In Afghanistan, the ICRC has developed its cooperation with the ARCS in order to provide a purely humanitarian service in the field of human remains management.
As a result and whenever circumstances permit each party to the conflict must, without delay, take all possible measures to search for, collect and evacuate the dead without adverse distinction. In practice and in most cases, the parties to the conflict manage to collect their dead. In addition, local communities inhume bodies after the righting and injured civilians may be evacuated.
However, in specific cases, the ARCS and ICRC may serve as neutral intermediaries to transfer human remains and hand them to their communities and families.
This project description aims in providing a base for this joint activity, improving coordination and establishing a frame for financial and administrative matters.
For More Information Regarding ARCS Disaster Management Policy Click Here: http://redcrescent.af/upload/English%20Policy.pdf
For More Information Regarding ARCS Disaster Management Strategic Plan Click Here:http://redcrescent.af/upload/English%20Layout.pdf
Restore Family Links
Afghan Red Crescent Society is a neutral national aid organization. The ARCS tracing activities are carried out at the level of provincial branches by one tracing in charge based in each ARCS branch.
The cooperation in RFL activities between ICRC and ARCS started when the International Committee of the Red Cross (ICRC) started exchanging RCMs between detainees and their families in 1987 in Kabul. The ARCS Tracing Section was established in the framework of the ARCS in 1997 (1376) with the support of ICRC. The ARCS Tracing Section offers the following RFL services to the beneficiaries:
Red Cross Messages
Since the establishment of the Tracing section, the tracing staff of the national society have distributed and collected thousands of RCMs from/to the families, refugees, and IDPs across the country. The family members can exchange only personal and family news, RCMs with reference to the political and military situation will not be accepted.
Through this activity the ARCS tracing staff at the level of Head Quarters, regional offices and provincial branches connect to each other and distribute and collect Red Cross Messages from and to the community.
Tracing requests answer to the need of those beneficiaries who lost contact with their loved family members, and are looking to restore contact with them. The enquirer can open a case if the person sought is living in a conflict area or the person sought lives abroad. The Afghans within the country can open these cases, in order to establish contact with their lost relatives abroad and the Afghans living abroad can open a case to restore contact with their lost relatives in Afghanistan.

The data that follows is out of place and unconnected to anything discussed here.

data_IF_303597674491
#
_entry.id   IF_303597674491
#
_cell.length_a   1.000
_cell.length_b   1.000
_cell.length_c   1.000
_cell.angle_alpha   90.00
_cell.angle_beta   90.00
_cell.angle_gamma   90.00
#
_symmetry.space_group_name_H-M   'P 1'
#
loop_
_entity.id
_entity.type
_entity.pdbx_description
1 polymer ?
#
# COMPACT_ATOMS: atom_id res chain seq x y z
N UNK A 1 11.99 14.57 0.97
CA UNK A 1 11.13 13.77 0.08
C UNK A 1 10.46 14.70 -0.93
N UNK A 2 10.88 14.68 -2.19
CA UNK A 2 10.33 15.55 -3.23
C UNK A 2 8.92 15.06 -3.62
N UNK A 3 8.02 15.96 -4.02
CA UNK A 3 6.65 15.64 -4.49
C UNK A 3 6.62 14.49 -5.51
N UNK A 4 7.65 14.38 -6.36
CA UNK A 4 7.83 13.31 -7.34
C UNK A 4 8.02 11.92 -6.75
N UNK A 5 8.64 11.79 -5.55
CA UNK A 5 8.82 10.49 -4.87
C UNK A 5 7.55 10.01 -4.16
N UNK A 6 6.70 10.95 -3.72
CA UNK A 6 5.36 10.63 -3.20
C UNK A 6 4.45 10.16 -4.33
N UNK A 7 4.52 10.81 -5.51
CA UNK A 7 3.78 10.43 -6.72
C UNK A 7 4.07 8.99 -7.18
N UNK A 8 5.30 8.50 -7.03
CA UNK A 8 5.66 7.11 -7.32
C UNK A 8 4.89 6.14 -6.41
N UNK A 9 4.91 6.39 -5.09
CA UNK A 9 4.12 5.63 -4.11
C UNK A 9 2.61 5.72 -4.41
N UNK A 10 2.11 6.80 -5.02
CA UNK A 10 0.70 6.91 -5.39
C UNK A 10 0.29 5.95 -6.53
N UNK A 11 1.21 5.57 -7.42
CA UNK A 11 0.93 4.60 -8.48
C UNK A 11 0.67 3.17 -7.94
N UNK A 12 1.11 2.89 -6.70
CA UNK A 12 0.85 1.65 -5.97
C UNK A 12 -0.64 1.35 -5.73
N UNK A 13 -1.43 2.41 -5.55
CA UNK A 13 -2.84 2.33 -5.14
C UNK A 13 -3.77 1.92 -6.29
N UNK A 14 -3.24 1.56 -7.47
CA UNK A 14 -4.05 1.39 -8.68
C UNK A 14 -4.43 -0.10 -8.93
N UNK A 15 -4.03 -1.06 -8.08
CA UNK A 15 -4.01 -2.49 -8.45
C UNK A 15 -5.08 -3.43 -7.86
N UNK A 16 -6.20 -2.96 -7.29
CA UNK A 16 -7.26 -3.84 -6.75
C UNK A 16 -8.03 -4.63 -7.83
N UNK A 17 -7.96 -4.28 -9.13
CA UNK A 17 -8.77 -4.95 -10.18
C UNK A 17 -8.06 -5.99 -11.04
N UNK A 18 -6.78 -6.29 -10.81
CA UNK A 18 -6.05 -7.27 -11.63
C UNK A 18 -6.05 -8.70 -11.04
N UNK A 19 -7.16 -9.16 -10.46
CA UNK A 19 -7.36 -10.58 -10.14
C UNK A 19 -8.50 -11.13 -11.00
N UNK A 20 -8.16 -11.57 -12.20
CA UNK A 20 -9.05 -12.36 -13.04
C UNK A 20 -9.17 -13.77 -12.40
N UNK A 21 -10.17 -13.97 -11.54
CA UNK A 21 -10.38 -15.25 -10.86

The ARCS RFL staff need to have the essential information about the possible whereabouts of the person sought and enquirer (data of the person sought, enquirer, details of loss of contact, etc), in order to accept the requests. The ICRC coordinates all the RFL activities in Afghanistan, and supports the ARCS to keep in touch with other Red Cross/Red Crescent National Societies through ICRC networks.
Families looking for their missing relatives in Europe
Every year, National Red Cross or Red Crescent Societies are contacted by hundreds of families who have lost contact with to their relatives somewhere within or on their way to Europe. The Tracing Services of the National Societies try to help these families to find their family members. However, the search is often difficult, because for example: people are still on the move and do not have a fixed home people are sometimes not officially registered in the country they are currently staying in language differences affect the way of registration, names cannot be found easily. Now, the Restoring Family Links Network would like to give families the chance to look for their loved ones in an active way: families can have their photo published on our website or on Red Cross posters in several countries in Europe. The publication of photos will give family members the possibility to contact a Red Cross office and to get in contact with their family who tries to find them.
Transfer of documents
The ARCS tracing section in cooperation with the International Committee of the Red Cross transmits personal documents of people to their relatives who live in other places than the sender, and there is no alternative option for them to forward the documents, like ID card, passport, education document, driving license, marriage certificate and family pictures.